When we ask people about the ‘lijan sha´biya’ they all burst into a huge smile and remember the wonderful days of the popular committees – before the corrupt authority. In Ramallah we meet several leaders of popular committees. They have started to organize more seriously after the beginning of the second intifada. In a neighbourhood in Ramallah they have, apart from the coordination committee;

1) art committee, 2) social committee, 3) workers committee, 4) committee for relations with other organisations, 5) mediation committee, 6) community bank committee.

A popular committee in a neighbourhood in Ramallah organised elections and the vast majority participated to elect the representatives for the coordination committee. The work is done in the interest of the community, the representatives are elected on revocable mandates, and they have a duty to inform the community about their work.

In Ramallah in the month of July they were forming a network of popular committees, to work together among the neighbourhoods and coordinate before talks with the governor and the authority. In Jenin it was the popular committee that provided shelter and housing for 4000 thousand people that were left without homes after the massacre in April.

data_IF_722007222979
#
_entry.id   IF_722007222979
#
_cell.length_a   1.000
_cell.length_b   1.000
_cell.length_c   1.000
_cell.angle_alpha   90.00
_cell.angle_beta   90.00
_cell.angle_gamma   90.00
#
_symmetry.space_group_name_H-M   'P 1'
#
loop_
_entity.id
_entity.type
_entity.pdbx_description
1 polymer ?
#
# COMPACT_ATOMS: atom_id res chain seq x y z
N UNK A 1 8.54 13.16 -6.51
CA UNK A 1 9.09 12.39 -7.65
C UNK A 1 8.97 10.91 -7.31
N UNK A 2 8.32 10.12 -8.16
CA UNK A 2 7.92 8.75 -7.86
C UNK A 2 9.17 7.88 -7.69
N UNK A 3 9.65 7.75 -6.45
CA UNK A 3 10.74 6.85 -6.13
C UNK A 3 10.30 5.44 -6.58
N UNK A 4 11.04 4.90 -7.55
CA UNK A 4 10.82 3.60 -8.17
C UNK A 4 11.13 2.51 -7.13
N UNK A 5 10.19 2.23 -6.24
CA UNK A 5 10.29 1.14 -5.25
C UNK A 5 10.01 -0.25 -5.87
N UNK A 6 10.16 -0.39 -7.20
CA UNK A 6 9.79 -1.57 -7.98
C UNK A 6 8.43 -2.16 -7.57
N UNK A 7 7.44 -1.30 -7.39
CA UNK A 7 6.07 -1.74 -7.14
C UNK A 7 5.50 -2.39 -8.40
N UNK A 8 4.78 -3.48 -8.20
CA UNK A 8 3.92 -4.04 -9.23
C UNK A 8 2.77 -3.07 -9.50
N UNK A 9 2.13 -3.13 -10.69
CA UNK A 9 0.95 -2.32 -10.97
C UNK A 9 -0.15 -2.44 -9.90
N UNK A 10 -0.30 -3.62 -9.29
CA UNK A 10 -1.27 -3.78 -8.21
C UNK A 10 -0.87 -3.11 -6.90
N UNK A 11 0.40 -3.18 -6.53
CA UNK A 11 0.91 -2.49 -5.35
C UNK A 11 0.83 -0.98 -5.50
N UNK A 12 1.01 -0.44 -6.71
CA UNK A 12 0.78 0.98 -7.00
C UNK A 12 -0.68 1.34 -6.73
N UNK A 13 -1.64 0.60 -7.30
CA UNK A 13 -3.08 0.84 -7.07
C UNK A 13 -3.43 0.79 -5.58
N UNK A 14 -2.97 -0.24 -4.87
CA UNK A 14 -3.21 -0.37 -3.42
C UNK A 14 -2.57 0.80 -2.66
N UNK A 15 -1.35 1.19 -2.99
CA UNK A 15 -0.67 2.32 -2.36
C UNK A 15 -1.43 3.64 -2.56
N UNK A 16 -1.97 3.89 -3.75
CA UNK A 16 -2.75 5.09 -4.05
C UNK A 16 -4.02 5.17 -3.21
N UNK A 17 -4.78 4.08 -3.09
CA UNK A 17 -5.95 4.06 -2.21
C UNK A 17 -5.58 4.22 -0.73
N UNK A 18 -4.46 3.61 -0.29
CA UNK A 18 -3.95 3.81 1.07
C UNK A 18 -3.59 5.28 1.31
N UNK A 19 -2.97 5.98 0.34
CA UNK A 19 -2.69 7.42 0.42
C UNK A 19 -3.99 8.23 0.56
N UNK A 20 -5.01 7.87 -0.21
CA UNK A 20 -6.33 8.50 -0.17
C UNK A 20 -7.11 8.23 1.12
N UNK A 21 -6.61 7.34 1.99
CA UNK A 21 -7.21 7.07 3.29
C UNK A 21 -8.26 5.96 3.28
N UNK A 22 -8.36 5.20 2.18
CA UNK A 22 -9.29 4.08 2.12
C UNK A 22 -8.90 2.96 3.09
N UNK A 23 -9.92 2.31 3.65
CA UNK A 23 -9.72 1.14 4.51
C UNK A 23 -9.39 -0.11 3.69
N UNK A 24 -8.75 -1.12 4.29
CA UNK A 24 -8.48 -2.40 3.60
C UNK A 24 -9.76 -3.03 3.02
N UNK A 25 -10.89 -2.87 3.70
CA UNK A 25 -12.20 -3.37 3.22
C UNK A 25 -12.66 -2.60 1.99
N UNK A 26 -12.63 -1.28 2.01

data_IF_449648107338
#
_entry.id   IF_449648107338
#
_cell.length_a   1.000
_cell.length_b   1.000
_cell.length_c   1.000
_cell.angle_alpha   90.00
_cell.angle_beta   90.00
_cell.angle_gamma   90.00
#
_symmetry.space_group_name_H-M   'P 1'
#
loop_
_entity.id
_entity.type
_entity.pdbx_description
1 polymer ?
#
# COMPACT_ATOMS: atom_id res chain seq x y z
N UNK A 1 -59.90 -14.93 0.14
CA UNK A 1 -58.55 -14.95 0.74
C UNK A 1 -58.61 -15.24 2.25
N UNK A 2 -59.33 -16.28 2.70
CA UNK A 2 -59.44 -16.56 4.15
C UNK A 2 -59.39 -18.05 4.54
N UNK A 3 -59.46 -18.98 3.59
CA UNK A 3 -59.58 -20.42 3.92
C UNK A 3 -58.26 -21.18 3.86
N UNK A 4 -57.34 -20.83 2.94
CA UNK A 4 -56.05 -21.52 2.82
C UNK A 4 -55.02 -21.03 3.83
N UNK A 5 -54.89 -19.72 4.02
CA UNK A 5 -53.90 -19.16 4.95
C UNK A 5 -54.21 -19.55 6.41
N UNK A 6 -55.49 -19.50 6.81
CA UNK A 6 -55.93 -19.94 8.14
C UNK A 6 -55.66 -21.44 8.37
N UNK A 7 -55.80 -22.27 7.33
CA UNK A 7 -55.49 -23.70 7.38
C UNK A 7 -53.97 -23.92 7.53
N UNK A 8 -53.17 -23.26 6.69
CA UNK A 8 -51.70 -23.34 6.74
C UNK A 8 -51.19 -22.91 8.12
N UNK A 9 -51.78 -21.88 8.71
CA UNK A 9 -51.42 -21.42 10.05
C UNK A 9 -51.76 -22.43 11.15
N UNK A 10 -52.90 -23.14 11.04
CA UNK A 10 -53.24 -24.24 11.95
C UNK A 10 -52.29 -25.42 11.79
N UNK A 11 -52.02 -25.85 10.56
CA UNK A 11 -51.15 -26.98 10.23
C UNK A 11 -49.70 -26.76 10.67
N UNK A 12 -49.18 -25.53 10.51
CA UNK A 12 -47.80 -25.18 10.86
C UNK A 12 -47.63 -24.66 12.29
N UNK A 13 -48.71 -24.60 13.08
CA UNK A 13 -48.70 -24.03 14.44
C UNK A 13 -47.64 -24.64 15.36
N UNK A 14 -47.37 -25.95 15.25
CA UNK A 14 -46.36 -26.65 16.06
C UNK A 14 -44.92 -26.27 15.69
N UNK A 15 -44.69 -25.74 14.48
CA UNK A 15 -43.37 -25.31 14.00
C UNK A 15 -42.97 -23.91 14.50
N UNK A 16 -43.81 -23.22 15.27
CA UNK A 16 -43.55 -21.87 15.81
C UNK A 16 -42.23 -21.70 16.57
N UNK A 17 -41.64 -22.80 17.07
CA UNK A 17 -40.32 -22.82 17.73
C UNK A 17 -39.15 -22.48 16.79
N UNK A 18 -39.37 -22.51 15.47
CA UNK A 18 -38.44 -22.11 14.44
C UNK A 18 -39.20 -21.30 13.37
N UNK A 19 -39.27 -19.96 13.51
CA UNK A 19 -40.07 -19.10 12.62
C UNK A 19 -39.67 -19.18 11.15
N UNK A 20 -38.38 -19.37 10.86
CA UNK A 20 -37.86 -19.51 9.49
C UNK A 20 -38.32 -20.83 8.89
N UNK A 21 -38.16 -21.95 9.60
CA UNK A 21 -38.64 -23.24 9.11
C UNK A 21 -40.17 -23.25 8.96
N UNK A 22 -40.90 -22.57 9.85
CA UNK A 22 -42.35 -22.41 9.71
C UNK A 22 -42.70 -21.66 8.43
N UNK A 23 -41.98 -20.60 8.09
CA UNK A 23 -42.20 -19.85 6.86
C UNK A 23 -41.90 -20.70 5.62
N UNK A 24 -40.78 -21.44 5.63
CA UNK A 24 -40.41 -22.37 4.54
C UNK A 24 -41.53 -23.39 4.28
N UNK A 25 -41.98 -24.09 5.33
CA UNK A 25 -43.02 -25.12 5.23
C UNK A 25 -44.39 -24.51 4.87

Fear of Israeli repression because of activity in popular committees still exists. One member of the coordination committee in a neighbourhood in Ramallah was imprisoned – there he was asked about the popular committée by the Israeli secret service Shin Bit and they told him to quit his activities. He answered that it´s a popular committee and it doesn´t belong to him but to the people. ‘You can arrest me but the committee will remain.’ The leader we speak to say he is not afraid of being arrested but he is expecting it – for no other reason than his work in the popular committee.

In the Bush’s demand for democratisation in Palestine, we can read several things between the lines – one of them is that the Palestinians dont have a democratic tradition and a democratic need: democratisation has to be initiated from outside. Since that is not true, all commands from the outside should be systematically opposed. No one else than the Palestinian people can build a popular democracy in Palestine: what the outside world can do is to provide necessary conditions for elections.

How could you campaign without leaving your house or your village, how could you vote with tanks standing outside the election hall, how could you vote to elect representatives knowing that they will have their ministeries destroyed and no sovreign power to decide with. All Palestinians know that occupation has to end before national elections can be held, but the citizens’ democratic activities have not seized.

Making an interview in the home of one popular committee leader, he says that the popular committees should be part of the democratic construction in the future. The close relationship with the people makes it easy to know the needs and demands, and to make people participate. All of a sudden shots, and jeeps. The men turn pale, sigh, shiver of fear – they hide the papers from the popular committee meeting under the sofa and jump out through the toilet window.